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Bristow is still working to close its $560-million acquisition of heavy-lift specialist Columbia Helicopters, having passed the deal’s originally targeted completion date of Dec. 31.
The acquisition, labelled “the largest transaction in the company’s history” by Bristow CEO Jonathan Baliff, was announced by the offshore transport giant on Nov. 9, 2018.
But in documents subsequently filed with the U.S. Securities and Exchange Commission (SEC), Bristow said it would not be able to meet the Dec. 31 target “based upon current market conditions.”
According to the operator’s SEC filing, Bristow or Columbia have the right to terminate the agreement if the acquisition is not completed by April 9. It also states that Bristow will have to pay Columbia a $20 million termination fee if it is unable to complete the move.
“Our teams continue to work on the necessary steps to work toward closing,” a Bristow spokesperson told Vertical when approached for comment.
Houston, Texas-based Bristow had announced the acquisition plan as it reported a $140-million net loss in its second quarter financial results. The company’s stock price plunged following the news, from over $10 per share on Nov. 8, to a low of $2.09 per share on Dec. 26. At close of business on Jan. 8, it sat at $3.49 per share.
That day, activist investor Global Value Investment Corp. (GVIC) delivered an open letter to the chairman of the board of directors of Bristow Group objecting to the proposed financing of the acquisition.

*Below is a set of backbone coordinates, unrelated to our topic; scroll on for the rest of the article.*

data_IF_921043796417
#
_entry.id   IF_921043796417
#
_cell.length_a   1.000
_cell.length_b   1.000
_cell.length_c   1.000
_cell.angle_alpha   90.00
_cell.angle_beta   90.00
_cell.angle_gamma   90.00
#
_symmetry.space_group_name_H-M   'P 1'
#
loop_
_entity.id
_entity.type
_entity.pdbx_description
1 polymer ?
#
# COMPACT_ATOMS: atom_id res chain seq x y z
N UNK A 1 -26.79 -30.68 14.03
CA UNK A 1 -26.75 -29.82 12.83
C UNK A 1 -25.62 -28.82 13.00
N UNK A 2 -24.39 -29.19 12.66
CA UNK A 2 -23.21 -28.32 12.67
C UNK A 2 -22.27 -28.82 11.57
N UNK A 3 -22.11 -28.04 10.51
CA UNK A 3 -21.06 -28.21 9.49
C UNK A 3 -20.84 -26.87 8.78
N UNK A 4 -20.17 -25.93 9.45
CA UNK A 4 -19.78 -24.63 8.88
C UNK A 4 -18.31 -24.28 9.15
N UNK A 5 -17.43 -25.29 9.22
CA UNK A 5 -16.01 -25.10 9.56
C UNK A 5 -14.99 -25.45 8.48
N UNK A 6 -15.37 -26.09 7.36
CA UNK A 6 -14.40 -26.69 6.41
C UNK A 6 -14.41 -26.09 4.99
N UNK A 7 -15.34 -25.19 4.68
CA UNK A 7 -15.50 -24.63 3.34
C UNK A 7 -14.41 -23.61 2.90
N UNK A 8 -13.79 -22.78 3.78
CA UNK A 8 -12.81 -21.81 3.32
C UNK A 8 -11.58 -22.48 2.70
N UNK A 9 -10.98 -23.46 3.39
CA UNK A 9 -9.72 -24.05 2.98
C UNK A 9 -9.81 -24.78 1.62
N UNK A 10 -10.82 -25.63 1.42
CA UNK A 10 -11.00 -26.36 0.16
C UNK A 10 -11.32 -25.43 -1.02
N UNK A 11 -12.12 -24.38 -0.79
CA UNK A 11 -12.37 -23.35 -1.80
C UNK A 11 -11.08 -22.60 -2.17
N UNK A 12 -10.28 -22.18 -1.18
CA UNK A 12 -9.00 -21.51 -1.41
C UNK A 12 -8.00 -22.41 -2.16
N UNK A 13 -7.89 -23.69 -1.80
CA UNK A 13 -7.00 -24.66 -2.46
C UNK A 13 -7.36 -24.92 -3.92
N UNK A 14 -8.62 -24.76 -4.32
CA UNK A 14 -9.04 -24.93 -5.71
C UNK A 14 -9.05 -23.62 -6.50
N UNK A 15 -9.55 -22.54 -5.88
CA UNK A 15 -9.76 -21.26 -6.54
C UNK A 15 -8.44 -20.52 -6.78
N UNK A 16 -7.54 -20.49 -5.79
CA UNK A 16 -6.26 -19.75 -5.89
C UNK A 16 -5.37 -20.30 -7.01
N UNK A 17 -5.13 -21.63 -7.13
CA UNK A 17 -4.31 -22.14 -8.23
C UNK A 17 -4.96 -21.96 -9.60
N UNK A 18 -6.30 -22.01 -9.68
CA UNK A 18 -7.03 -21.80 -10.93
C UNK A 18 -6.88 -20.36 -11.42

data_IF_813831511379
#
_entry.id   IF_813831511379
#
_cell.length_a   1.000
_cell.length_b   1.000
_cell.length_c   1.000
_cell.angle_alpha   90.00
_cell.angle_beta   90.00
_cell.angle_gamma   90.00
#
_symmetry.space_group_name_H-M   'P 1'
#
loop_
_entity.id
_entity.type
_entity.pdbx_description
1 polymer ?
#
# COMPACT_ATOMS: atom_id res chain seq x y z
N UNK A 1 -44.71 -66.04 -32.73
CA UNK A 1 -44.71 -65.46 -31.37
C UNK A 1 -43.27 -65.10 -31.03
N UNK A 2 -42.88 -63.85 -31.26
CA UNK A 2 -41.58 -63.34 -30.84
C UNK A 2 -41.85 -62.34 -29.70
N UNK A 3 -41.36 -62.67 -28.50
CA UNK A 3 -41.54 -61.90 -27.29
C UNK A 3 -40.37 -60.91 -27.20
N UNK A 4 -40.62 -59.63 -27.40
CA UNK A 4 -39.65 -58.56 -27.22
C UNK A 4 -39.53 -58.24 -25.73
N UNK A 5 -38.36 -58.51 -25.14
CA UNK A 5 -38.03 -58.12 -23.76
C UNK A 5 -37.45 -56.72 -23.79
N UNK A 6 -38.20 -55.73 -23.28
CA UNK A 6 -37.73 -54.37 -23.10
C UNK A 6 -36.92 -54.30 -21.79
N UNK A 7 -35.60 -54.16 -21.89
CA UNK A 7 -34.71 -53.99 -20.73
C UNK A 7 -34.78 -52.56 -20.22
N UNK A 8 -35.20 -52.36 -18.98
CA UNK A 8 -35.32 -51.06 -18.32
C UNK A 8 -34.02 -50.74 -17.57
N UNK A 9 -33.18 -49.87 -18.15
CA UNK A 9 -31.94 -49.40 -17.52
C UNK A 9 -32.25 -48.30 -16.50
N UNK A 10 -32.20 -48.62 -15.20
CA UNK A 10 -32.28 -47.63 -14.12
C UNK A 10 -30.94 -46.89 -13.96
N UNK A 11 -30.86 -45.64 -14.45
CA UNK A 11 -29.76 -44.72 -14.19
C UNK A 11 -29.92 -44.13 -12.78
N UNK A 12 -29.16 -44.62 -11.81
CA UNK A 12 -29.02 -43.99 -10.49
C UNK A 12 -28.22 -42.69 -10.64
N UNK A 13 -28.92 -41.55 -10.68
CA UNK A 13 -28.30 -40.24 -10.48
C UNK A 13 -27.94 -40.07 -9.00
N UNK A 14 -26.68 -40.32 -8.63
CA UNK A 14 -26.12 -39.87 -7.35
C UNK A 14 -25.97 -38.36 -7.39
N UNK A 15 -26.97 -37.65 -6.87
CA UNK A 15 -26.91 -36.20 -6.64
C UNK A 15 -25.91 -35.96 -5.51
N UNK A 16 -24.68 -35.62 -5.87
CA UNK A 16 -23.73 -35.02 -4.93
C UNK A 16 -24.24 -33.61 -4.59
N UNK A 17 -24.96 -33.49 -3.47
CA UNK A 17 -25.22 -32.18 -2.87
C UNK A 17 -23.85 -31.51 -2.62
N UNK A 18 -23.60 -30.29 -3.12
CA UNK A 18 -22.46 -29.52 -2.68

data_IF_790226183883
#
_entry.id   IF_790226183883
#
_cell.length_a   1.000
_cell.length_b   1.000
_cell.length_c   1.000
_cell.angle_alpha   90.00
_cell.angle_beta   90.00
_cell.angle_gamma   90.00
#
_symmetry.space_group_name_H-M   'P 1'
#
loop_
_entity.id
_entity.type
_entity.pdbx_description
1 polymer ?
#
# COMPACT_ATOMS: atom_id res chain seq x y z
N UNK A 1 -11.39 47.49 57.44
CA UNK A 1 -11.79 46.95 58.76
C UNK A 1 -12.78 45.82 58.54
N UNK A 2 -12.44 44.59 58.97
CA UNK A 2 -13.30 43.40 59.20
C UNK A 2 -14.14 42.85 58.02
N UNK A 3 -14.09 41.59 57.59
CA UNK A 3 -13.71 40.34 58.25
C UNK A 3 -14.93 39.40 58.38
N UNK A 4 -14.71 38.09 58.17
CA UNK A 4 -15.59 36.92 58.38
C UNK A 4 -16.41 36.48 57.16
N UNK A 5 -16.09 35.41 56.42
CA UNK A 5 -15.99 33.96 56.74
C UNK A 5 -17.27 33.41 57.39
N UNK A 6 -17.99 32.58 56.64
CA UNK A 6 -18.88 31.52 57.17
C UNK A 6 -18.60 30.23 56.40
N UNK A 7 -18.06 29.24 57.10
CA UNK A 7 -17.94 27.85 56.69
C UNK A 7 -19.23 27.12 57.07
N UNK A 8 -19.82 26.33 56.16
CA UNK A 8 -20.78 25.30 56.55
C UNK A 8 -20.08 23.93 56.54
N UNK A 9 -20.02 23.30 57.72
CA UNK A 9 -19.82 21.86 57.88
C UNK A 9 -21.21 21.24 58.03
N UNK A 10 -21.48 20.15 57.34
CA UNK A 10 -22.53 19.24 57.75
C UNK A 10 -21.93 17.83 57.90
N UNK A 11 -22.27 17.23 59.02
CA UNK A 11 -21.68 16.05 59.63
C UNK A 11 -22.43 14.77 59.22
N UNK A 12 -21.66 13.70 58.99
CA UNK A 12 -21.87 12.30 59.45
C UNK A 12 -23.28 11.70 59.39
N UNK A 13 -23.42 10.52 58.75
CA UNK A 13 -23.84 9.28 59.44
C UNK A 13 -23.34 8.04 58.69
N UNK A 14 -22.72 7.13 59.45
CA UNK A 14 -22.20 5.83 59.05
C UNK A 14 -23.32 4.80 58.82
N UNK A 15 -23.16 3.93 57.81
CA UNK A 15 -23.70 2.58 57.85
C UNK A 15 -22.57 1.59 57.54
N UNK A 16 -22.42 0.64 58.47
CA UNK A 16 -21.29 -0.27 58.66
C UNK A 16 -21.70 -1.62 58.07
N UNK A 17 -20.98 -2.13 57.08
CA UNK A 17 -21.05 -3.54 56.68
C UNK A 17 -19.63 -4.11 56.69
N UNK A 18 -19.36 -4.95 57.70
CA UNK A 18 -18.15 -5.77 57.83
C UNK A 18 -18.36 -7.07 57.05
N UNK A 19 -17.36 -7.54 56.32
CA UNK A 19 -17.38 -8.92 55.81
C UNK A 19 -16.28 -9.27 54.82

According to GVIC’s estimates, the transaction would massively dilute Bristow’s existing shares.
“GVIC believes that the combination of Bristow and Columbia could result in a valuable enterprise capable of driving long-term shareholder value,” Jeffrey Geygan, GVIC’s president and CEO, stated in the letter. “However, any combination should be executed on sensible financial terms. The currently proposed terms are far from sensible, including massive dilution and expensive debt.”
He added that GVIC is prepared to “take all actions it deems necessary” to ensure the interests of Bristow’s shareholders are fully considered and protected.
“GVIC strongly encourages Bristow and Columbia to reevaluate the terms of the transaction in the mutual interest of the shareholders of both companies, and if necessary, terminate the transaction,” said Geygan.
Bristow had hoped the merging with Columbia, based in Aurora, Oregon, would provide each with “immediate operational and financial benefits,” according to Baliff in a Nov. 9 conference call with investors.
Bristow plans to have Columbia operate as a separate subsidiary, but hopes to be able to leverage the company’s expertise, contacts and its U.S. Department of Defense (DoD) Commercial Airlift Review Board (CARB) certificate — which allows it to perform outsourced military transport operations — to find new work for Bristow’s “underutilized” offshore fleet.
As of November, Bristow had a fleet of 233 helicopters around the globe. It specializes in the offshore transport for the oil-and-gas industry, but has attempted to diversify its operations and revenue stream over the last few years.
Columbia was founded in 1957 by industry pioneer Wes Lematta, and has seen global success by specializing in heavy-lift services, primarily to U.S. military and government customers, with its fleet of 21 Vertol 107s and CH-234/CH-47D Chinooks. It has 860 employees.